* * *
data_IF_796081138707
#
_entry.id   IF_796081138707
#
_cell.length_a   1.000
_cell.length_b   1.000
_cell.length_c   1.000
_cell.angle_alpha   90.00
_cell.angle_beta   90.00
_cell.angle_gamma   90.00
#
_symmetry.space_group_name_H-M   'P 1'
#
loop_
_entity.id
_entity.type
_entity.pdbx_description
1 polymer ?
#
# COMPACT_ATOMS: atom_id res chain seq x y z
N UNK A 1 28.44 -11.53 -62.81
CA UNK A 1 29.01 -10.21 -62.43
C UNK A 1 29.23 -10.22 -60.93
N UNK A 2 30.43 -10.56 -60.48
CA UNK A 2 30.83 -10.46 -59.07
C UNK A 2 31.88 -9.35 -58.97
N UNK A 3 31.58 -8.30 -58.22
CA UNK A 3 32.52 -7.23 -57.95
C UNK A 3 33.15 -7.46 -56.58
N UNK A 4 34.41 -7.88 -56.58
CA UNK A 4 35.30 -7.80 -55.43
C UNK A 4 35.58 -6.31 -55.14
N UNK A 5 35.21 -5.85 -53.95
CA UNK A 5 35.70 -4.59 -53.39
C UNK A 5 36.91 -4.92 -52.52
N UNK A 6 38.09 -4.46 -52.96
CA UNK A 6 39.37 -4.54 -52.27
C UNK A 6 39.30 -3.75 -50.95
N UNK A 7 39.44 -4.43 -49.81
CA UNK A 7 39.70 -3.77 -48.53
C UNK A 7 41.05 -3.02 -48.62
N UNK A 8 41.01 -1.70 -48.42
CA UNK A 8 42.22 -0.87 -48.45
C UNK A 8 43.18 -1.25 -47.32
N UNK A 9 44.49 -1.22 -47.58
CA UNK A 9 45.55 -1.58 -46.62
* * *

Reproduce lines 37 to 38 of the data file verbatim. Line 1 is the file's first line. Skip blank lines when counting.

CA UNK A 6 39.37 -4.54 -52.27
C UNK A 6 39.30 -3.75 -50.95